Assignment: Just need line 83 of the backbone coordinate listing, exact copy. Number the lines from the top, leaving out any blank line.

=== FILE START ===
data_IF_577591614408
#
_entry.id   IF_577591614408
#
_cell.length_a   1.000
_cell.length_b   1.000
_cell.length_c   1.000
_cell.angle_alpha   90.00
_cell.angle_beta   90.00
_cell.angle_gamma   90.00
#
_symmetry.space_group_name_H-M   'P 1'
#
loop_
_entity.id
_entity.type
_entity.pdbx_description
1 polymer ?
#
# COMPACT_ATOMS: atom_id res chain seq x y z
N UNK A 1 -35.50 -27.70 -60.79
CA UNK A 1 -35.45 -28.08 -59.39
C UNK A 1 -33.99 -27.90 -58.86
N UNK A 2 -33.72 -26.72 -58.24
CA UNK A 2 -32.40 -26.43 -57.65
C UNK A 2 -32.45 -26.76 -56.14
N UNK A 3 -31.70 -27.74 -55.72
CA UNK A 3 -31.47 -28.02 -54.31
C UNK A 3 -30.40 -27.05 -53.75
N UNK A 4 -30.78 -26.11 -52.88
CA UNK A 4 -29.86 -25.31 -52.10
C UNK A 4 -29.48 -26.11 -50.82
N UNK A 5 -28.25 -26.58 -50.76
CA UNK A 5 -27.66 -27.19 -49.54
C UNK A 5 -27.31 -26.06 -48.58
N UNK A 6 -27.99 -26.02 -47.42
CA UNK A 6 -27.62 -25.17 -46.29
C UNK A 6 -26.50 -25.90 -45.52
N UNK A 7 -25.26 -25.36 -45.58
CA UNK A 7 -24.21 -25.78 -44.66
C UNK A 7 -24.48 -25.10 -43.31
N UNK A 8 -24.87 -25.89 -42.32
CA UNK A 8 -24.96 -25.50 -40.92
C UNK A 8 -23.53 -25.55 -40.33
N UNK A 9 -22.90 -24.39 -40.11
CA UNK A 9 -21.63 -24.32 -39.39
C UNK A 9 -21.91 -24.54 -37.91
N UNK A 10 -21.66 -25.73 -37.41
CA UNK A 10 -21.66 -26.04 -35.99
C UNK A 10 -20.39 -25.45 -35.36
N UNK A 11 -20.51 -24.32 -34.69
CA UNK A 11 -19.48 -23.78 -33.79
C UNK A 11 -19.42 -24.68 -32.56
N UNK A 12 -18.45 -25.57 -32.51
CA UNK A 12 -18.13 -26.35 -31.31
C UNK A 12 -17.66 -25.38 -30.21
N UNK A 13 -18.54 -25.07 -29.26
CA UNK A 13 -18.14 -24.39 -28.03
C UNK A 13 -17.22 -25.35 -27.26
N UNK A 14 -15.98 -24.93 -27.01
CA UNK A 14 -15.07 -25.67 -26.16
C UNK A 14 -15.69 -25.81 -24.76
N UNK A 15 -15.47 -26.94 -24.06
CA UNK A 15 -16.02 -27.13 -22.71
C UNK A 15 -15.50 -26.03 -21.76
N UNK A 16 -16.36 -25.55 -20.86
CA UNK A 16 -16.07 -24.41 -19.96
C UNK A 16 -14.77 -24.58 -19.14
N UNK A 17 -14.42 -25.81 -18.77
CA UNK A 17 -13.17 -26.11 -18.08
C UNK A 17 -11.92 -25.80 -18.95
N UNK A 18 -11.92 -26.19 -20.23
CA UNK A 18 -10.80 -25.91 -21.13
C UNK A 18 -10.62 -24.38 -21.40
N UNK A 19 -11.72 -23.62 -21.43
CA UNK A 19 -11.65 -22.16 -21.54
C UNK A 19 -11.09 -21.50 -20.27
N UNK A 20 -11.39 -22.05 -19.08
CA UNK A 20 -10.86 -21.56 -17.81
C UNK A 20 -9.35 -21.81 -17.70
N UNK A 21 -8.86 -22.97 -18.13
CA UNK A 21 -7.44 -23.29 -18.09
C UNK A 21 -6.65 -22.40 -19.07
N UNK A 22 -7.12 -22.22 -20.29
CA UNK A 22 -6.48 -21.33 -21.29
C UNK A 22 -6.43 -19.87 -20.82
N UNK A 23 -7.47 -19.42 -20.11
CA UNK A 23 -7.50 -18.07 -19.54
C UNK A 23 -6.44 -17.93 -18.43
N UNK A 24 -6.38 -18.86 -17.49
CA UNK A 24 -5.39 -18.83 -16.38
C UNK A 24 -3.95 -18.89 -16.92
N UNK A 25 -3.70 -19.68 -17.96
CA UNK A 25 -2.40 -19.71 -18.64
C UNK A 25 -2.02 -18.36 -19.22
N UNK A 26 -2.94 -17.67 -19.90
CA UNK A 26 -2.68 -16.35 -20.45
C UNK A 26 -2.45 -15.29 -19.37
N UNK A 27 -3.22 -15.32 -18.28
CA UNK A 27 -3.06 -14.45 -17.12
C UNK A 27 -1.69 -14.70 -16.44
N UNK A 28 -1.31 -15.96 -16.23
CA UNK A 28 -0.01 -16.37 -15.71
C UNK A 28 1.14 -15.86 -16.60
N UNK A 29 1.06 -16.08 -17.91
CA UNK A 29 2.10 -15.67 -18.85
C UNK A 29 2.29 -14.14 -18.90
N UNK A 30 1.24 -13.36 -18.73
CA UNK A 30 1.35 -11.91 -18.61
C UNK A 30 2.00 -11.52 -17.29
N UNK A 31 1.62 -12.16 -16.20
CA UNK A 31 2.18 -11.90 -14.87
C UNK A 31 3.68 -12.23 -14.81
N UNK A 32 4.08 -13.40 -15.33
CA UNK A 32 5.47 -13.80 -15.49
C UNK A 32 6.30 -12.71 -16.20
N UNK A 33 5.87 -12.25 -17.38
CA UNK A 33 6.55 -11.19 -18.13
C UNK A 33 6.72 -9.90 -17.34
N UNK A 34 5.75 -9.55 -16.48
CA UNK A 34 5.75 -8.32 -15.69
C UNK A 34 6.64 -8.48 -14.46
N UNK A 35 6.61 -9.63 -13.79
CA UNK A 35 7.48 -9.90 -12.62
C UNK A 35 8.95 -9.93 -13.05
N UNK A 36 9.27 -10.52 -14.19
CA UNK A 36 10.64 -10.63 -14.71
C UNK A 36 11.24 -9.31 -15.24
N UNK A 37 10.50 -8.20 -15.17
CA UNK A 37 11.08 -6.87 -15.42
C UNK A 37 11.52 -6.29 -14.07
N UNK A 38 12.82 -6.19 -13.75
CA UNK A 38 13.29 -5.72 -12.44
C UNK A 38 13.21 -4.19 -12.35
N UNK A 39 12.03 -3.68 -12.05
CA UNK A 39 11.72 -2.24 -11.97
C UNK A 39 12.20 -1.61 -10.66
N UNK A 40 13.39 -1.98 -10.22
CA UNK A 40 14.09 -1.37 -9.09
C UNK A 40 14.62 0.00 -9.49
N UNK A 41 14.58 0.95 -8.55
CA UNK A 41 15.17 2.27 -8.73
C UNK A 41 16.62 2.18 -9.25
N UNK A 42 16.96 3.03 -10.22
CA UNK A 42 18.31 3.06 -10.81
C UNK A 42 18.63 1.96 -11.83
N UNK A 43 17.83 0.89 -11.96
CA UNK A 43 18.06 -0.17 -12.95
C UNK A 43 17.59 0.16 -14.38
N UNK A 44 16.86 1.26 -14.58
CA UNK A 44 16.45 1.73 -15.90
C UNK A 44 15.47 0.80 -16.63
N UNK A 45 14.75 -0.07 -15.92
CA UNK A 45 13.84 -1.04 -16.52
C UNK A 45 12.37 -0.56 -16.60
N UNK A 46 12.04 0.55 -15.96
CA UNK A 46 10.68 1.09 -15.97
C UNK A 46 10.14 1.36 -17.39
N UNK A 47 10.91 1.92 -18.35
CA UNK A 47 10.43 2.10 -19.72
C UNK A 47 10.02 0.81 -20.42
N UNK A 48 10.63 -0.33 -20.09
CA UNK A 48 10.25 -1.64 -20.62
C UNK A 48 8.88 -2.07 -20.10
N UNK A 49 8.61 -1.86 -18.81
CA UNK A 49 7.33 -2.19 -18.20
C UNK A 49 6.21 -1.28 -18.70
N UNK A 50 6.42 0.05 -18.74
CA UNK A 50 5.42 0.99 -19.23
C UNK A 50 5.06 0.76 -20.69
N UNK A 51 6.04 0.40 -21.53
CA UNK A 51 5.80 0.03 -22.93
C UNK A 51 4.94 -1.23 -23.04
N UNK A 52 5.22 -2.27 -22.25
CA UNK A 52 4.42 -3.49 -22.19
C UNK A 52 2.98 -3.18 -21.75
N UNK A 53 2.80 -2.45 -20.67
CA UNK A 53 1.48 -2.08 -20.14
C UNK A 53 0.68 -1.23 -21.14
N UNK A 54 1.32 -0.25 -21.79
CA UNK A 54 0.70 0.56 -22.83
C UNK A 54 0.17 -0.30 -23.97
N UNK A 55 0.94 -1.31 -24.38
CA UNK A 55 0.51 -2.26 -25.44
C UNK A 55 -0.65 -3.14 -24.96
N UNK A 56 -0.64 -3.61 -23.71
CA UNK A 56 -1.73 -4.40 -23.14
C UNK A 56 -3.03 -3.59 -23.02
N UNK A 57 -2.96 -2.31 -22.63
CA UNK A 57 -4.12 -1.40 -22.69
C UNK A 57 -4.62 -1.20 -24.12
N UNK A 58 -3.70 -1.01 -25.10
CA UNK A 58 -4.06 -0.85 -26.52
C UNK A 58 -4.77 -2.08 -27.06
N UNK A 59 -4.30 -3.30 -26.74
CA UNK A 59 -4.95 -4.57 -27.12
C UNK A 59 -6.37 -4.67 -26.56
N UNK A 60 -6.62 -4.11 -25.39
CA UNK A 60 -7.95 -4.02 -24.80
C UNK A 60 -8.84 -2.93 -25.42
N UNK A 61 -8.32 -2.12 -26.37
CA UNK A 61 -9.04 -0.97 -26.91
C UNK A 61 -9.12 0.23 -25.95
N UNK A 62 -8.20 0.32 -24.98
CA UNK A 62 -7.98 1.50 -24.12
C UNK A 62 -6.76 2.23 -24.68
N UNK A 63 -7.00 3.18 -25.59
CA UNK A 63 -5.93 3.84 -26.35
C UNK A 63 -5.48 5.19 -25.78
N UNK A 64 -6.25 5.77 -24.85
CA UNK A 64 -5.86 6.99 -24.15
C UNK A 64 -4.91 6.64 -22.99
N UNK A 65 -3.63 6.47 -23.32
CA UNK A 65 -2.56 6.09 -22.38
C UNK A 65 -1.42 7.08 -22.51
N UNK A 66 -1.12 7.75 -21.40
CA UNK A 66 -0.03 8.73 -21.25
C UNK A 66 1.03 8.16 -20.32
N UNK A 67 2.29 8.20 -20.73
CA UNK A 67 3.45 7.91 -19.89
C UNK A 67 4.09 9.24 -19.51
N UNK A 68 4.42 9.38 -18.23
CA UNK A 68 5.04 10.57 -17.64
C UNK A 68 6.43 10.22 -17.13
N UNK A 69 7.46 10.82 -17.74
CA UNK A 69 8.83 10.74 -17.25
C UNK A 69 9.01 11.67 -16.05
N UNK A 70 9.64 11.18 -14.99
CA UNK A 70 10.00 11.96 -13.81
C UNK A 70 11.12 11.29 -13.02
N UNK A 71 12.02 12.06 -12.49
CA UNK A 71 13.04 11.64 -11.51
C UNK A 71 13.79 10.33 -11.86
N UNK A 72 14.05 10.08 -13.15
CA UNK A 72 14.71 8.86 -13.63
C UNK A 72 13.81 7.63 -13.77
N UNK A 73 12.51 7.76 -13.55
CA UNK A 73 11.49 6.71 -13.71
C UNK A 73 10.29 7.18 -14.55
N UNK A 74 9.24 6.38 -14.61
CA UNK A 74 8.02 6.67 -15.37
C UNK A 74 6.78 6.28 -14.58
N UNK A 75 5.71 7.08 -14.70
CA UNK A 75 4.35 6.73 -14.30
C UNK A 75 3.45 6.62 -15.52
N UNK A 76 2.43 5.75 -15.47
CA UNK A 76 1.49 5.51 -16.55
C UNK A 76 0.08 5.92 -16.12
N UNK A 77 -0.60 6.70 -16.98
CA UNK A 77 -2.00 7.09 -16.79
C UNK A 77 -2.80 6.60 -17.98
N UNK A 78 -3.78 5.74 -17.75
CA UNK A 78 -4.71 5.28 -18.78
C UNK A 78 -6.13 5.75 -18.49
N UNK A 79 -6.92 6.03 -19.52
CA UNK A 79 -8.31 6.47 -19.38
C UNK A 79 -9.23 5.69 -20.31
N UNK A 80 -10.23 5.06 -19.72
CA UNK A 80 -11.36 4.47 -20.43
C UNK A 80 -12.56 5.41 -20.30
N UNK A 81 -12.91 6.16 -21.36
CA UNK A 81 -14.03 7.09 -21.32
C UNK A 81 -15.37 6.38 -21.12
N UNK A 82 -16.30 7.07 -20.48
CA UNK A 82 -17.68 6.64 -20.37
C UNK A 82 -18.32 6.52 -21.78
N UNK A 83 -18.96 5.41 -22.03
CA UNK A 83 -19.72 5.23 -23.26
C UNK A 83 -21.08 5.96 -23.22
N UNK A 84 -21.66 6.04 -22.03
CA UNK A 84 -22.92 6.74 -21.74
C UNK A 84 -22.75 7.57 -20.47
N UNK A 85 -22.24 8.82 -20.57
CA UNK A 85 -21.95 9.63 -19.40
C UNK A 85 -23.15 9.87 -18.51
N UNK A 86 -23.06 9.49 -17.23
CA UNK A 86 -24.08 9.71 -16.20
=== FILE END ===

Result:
C UNK A 21 -6.65 -22.40 -19.07